Scales of biodiesel operations can range from millions of gallons on a commercial scale to the hobby scale of under 100 gallons. As a small scale producer, Roger estimates 100 to 3000 gallons is affordable for farmers who make their full living farming. “When you’re farming for a living and have your own equipment and land, it’s utilizing what you already have that makes biodiesel affordable,” Roger states. Like John at State Line Farm, Roger finds when calculating the cost of producing the fuel, including fees and processing, it is still cheaper than buying fossil fuels.
Sunflower oil is especially high in protein and is Roger’s choice oilseed crop. “There are very few oils that can be made into biodiesel and sunflower is one of them. Sunflowers have one of the higher percentages of oil content. Soybeans are only 25% oil content, sunflowers are 35-45%. Plus, the community loves them. Sunflowers are beautiful and folks enjoy the aesthetics and a renewable energy farm source with less odorous results, especially in such a pristine and delicate landscape as the Champlain Islands,” says Roger.
Connect with Bioenergy Resources
- A first step in exploring bioenergy potential is to connect with nearby farmers over interest, equipment, and land. In Vermont, the Food System Atlas – www.vtfoodatlas.com – provides a searchable mapping interface for farmers to find one another based on location, key word, or farm category. Farmers seeking pertinent information to begin collaborating with other farmers and building relationships with renewable energy businesses and organizations are encouraged to connect with their local Extension offices.
- For further information on Vermont’s agronomy research in relation to growing oilseed crops, the UVM Extension Northwest Crops and Soils team headed by Dr. Heather Darby provides crop production trial reports and other resources at www.uvm.edu/extension/cropsoil.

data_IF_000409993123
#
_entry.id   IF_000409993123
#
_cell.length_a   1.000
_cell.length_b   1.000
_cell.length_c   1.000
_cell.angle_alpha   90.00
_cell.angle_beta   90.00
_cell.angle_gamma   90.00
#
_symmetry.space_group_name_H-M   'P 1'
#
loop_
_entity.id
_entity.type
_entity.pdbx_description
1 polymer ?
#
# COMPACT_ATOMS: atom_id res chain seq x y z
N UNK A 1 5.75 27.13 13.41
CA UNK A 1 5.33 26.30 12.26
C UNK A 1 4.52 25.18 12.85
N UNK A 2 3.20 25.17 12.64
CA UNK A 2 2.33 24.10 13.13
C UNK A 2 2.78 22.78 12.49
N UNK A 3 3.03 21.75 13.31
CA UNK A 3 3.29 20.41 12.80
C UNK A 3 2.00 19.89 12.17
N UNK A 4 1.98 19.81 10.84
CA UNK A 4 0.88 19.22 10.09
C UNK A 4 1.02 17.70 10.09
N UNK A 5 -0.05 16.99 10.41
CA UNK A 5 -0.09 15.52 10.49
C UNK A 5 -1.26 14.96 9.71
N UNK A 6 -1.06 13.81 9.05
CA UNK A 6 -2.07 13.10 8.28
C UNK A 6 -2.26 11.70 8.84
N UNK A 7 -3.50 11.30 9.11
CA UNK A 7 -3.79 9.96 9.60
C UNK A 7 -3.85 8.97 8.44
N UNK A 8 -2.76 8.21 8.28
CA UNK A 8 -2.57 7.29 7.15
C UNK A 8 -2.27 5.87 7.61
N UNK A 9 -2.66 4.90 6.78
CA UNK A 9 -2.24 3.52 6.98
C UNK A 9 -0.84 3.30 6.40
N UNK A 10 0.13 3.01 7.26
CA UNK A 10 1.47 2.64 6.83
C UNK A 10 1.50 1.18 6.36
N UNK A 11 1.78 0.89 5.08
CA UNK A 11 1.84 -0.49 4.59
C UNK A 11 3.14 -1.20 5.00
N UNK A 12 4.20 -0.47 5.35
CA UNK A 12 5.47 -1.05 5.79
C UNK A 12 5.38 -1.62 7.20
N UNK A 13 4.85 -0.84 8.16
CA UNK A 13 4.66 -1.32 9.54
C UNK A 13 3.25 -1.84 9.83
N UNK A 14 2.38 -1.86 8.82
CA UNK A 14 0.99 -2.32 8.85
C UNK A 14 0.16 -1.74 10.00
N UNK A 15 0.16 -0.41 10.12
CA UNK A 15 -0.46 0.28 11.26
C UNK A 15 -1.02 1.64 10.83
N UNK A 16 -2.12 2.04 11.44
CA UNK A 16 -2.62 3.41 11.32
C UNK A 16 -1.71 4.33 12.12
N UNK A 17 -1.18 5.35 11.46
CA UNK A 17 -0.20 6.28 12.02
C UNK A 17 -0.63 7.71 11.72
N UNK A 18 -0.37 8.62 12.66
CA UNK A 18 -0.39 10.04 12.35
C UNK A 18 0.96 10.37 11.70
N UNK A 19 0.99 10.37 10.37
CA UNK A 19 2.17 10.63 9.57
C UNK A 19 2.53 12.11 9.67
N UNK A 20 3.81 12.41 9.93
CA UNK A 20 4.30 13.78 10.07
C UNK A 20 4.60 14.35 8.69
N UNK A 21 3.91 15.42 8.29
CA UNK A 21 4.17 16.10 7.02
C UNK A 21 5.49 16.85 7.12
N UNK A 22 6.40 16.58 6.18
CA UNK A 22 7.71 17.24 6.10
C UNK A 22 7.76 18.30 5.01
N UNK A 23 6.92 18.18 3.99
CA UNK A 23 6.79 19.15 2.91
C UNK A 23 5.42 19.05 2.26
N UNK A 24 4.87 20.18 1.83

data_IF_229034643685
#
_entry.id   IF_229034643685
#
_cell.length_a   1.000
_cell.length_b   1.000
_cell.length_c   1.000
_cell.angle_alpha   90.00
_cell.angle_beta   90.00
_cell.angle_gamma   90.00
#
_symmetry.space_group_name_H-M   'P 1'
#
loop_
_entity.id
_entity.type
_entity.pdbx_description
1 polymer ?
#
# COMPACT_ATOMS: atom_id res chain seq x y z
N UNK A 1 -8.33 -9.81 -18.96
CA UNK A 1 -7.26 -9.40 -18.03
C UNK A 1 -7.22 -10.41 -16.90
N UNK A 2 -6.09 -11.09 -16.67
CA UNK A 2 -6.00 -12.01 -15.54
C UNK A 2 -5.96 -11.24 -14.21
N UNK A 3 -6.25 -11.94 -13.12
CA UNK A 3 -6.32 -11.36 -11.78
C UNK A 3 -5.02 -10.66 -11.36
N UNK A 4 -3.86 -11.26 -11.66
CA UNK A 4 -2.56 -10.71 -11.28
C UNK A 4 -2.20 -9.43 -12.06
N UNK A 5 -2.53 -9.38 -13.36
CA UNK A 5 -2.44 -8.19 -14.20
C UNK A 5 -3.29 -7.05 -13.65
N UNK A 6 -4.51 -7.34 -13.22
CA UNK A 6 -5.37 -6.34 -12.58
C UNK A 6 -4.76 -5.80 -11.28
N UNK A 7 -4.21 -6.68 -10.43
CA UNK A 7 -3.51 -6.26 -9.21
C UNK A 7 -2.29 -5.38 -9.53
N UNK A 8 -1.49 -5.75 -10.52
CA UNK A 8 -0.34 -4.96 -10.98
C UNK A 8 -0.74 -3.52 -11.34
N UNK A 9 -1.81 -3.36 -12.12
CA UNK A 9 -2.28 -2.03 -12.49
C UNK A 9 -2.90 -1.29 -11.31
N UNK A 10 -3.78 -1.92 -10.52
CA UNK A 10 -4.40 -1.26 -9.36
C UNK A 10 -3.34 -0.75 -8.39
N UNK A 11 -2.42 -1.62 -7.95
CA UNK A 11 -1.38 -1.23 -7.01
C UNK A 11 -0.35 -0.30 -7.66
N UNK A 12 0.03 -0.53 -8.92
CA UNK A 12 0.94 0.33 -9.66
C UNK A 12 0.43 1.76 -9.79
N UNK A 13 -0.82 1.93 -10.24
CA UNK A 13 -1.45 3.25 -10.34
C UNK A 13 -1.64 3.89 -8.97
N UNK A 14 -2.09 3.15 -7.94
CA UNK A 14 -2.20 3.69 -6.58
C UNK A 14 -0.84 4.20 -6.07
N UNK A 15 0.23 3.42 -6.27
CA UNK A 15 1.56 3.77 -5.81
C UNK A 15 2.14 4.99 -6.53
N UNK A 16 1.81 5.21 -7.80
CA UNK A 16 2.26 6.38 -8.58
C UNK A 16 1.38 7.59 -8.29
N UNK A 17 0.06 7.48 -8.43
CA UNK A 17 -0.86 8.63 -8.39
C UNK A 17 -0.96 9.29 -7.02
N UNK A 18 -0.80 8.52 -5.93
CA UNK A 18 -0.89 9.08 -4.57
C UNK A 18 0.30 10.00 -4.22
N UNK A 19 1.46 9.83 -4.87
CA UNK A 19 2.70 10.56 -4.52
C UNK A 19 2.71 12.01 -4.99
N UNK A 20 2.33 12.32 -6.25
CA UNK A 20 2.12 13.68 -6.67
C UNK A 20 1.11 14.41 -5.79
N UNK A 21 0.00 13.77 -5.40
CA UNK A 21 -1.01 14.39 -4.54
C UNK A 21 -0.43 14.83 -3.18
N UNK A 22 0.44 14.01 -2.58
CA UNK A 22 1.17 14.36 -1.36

- For considering the overall oilseed processing infrastructure, the newly released Vermont Bioenergy Initiative website – www.vermontbioenergy.com – provides reports and summaries detailing capital expenses and breakeven economics as well as educational videos, renewable energy resources, and project development ideas to be used in the classroom, the field, or in advocating for sustainable business ventures.
Not only does Roger refine his own farm’s sunflower and canola seeds into biofuel, he also works with the Farm Fresh Fuel Project and Champlain Island (Grand Isle County) farmers to process a percentage of their oilseed crops. Farmers take their seed harvest to Borderview Farm, and it is returned to them as biofuel. “The program goal is to harvest 100 acres of oilseeds for 7-10 thousand gallons of fuel. Forty percent of the oil is produced into biodiesel and the remaining meal is used as a feed and fertilizer source,” explains Roger. UVM Extension researchers have also demonstrated the benefits of oilseed meal as a well-balanced soil amendment.
Full Sun, a new company co-founded by Vermont bioenergy industry innovator, Netaka White, is developing a commercial oilseed processing facility outside of Middlebury, Vermont. Netaka has been at the forefront of developing Vermont’s oil crop infrastructure & commercial biodiesel markets since 2003. He directed the Bioenergy Initiative at the Vermont Sustainable Jobs Fund, a primary funding, technical support, and infrastructure development organization for both State Line and Borderview Farms.
Full Sun’s business model as a northeast regional purchaser and processor of specialty oilseed crops is to recruit family farmers to grow organic and non-GMO sunflower, canola, soybeans and other oil crops. Full Sun then purchases and processes the seeds into two co-products: edible oil and high protein meal. The oil is sold into the food sector and for livestock feed, and the oilseed meal (also a feed ingredient) is sold to local dealers and farm direct.
“This business model will have a direct impact on the number of Vermont farms earning a profit by growing oil crops in their rotation. Full Sun will contract with local collectors to insure our used cooking oils are picked up from local restaurants and food service businesses and are converted to renewable fuel by Vermont biodiesel producers,” describes Netaka. “In this way, Full Sun cooking oils return to our grower/partners in the form of biodiesel to power the next season’s crop production, completing the ‘Farm-Food-Energy’ cycle.”
Rachel Carter is communications director at the Vermont Sustainable Jobs Fund, a non-profit organization created by the Vermont Legislature in 1995 to accelerate the development of Vermont’s green economy. She can be reached at email@example.com.